Baby Boomers Beware: Many Paralyzed by Burden of Student Debt; Parents Sacrifice Financial Stability in Down Economy to Support Children Pursuing Degrees

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Nearly two million first-year students will begin their college career this month, armed with a heady sense of independence and heavy educational loans. Meanwhile, their parents will have started years of gambling with their own financial security. In this release, CEO of Pathfinder Wealth Consulting offers insight and tips to reduce parent loan debt.

Faced with the certainty that higher education is a must in today’s fragile economy, numerous Baby Boomers are even sacrificing retirement “nest eggs” to assure their children’s future.

Nearly two million first-year students will begin their college career this month, armed with a heady sense of independence and heavy educational loans. Meanwhile, their parents will have started years of gambling with their own financial security.

The numbers are sobering. According to FinAid.org, parent loan debt has more than doubled over the last decade. In fact, the organization attributes 10% of all outstanding student loan debt to parents, many of whom are in so deep, they have little hope of surfacing in the near future. Faced with the certainty that higher education is a must in today’s fragile economy, numerous Baby Boomers are even sacrificing retirement “nest eggs” to assure their children’s future.

“Population increases and workplace competition have resulted in more demand for a college degree,” said Jason Wheeler, CEO of Pathfinder Wealth Consulting, an independent financial services company that specializes in the Baby Boomer market. “Regulation has made it easier to borrow and lower interest rates have made it cheaper to borrow, therefore putting more cash in the hands of those seeking a college degree.”

Of course, with the increased demand comes higher tuition and fees. The Congress Blog (http://thehill.com/blogs) reports that tuition has quadrupled at four-year universities in the past 30 years. Because their own families helped them, today’s parents often feel obligated to help their offspring shoulder the load, too.

“Baby Boomers graduated college – many being the first to earn a college degree in their family – in a time when the job secured after college matched the degree sought,” Wheeler explained. “Many of their parents helped pay for their education, but were subsequently compensated. These days, parents still feel a sense of duty to pay for their child’s education, but the environment is much different. Still, they are willing to fund the future of their children so they take on debt or borrow from their own retirement accounts – both huge financial burdens.”

Wheeler believes the hard reality of retirement timing provides a clear warning to parents. According to the Employee Benefit Research Institute’s retirement confidence survey, 40% of retirees left the workforce earlier than planned in 2010, leaving them less time to recover from any incurred debt.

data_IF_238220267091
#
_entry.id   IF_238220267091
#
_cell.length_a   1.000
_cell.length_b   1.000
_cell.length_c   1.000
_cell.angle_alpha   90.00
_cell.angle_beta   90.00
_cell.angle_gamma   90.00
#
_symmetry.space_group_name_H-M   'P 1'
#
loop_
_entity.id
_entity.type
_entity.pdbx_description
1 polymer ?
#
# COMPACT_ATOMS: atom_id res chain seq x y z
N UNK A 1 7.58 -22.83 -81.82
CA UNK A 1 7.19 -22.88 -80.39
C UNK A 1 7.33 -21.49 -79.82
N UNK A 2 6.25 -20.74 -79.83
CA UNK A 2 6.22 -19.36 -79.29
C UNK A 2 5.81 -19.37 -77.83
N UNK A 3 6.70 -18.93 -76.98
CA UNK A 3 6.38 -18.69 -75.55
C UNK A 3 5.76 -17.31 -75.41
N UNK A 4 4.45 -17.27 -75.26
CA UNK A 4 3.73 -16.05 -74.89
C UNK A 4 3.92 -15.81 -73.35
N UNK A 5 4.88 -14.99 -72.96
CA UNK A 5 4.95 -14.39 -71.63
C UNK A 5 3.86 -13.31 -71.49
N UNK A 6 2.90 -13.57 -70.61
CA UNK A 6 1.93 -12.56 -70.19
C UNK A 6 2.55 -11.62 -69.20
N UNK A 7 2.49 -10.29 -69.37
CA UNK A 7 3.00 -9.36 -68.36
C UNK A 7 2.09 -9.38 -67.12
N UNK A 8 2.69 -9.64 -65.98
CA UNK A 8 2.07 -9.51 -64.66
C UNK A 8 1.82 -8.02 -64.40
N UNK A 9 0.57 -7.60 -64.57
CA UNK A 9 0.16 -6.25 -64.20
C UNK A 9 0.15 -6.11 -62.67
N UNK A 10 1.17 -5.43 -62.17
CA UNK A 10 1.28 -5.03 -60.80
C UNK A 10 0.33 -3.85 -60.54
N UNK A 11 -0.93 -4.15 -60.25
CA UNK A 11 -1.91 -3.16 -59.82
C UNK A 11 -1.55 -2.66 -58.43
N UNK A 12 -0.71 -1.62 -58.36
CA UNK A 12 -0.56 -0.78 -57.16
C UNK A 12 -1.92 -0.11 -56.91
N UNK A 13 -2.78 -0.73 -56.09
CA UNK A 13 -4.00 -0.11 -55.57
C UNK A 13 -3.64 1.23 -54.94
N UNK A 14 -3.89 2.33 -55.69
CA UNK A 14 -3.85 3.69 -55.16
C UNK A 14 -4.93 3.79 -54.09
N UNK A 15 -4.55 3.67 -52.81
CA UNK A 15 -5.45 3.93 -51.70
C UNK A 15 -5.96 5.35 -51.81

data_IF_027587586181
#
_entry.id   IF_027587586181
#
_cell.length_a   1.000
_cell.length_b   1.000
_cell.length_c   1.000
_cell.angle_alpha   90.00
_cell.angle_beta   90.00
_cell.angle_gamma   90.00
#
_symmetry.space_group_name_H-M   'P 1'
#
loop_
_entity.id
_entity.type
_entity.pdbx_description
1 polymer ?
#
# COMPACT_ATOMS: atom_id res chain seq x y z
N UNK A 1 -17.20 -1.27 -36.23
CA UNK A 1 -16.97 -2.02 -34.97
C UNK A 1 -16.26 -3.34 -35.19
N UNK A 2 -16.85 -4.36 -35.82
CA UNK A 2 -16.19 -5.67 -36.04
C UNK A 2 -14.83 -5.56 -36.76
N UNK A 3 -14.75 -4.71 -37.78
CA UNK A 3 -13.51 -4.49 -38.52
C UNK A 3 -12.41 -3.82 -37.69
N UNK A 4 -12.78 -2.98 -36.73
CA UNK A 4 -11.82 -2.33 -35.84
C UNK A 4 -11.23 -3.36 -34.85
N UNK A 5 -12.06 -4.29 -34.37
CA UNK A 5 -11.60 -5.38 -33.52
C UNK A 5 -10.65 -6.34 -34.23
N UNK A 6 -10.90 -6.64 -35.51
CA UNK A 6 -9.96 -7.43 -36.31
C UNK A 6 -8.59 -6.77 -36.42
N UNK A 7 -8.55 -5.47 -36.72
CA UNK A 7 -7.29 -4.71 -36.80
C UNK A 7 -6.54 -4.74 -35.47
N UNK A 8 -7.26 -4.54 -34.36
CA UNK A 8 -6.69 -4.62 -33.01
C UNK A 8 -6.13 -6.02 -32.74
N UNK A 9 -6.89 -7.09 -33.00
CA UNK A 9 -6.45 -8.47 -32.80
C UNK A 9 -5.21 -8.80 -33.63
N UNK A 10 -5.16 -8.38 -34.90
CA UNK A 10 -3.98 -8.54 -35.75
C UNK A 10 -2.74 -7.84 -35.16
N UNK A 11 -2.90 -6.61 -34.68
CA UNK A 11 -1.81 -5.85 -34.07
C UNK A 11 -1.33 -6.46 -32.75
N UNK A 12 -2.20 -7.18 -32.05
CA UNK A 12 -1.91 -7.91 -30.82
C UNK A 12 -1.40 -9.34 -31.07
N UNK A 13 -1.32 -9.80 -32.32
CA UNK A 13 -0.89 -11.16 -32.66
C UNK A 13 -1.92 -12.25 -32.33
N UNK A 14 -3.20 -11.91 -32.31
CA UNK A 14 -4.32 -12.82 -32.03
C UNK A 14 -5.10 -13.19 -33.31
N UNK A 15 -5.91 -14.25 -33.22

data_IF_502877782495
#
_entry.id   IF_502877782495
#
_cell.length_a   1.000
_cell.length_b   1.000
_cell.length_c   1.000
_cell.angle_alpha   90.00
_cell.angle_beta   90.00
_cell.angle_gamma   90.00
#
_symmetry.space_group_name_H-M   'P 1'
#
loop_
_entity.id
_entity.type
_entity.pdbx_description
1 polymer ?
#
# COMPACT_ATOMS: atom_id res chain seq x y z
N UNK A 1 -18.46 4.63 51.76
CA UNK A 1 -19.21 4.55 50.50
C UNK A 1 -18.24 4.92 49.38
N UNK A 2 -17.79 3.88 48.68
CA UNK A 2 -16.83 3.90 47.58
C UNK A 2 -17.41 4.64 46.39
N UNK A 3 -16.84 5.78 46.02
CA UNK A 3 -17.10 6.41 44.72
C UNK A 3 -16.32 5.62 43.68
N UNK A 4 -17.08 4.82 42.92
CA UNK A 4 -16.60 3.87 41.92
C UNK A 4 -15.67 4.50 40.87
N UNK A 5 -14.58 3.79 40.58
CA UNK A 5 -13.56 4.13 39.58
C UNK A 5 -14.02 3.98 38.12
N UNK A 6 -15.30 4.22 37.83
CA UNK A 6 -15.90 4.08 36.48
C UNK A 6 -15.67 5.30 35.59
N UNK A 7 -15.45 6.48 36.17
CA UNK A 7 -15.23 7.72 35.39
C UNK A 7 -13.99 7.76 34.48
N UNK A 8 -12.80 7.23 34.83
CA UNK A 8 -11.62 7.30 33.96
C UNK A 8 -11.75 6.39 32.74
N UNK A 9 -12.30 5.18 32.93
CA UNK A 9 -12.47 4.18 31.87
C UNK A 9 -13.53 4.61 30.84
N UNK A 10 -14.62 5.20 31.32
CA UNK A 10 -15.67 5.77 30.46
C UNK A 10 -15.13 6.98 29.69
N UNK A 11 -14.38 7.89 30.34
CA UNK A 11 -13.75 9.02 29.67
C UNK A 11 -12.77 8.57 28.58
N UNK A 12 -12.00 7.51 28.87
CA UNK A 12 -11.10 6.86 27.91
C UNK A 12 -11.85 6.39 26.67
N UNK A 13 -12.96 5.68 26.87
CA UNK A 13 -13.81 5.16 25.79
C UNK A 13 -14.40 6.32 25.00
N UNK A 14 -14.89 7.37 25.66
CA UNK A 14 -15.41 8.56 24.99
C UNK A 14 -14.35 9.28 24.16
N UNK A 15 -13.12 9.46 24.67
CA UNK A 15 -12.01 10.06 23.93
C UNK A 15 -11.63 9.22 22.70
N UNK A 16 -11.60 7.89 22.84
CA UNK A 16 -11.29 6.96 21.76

“These parents, who are typically in their late 40’s or early 50’s, are justifying taking on college debt by thinking they will ‘just have to work longer’ or ‘just have to push back retirement’,” said Wheeler. “They’re misguided. Retirement is not always your choice. And in those cases, you’re stuck with debt and in a very difficult position to pay it off.”

Dire as the situation may be, Wheeler said both parents and students can improve matters by being proactive and realistic. To cut down on loan amounts, he suggests a collaborative approach:

  •     Students should enroll in general curriculum classes at less expensive two-year colleges before transferring to a university of choice.
  •     Families must conduct an exhaustive search of grant and scholarship opportunities.
  •     Parents should ensure the program the student is pursuing can accommodate the future debt burden
  •     The entire family should avoid credit cards, no exceptions.
  •     Most importantly, parents should confirm that their child is willing to contribute when paying for his/her education, even if it means balancing a job and school so that borrowing is minimal.

“A combination of the parents contributing from their income, the student contributing from income and the minimum amount of debt for both parties is sufficient to get a degree,” Wheeler said.

In short, Boomers need to get serious about their financial future and stop kicking the can down the road. “Sit down with pen and paper, complete your budget, make some future assumptions and get realistic about your financial future,” Wheeler said. If you are unsure of how to get started, have a tendency to procrastinate or simply value expert education and advice, then seek out a Certified Financial Planner Professional. You cannot simply wait and see what happens.

About Pathfinder Wealth Consulting
Pathfinder Wealth Consulting is a Wilmington, N.C.-based independent financial services firm that has assisted individuals throughout the United States to establish and maintain long-term financial goals since 1994. The firm is operated by Robert Penn, Jr., CRPS and Jason Wheeler, CFP, AIF, CLU, MBA through an affiliation with the Commonwealth Financial Network. For more information about Pathfinder Wealth Consulting, visit http://www.pathfinderwc.com.

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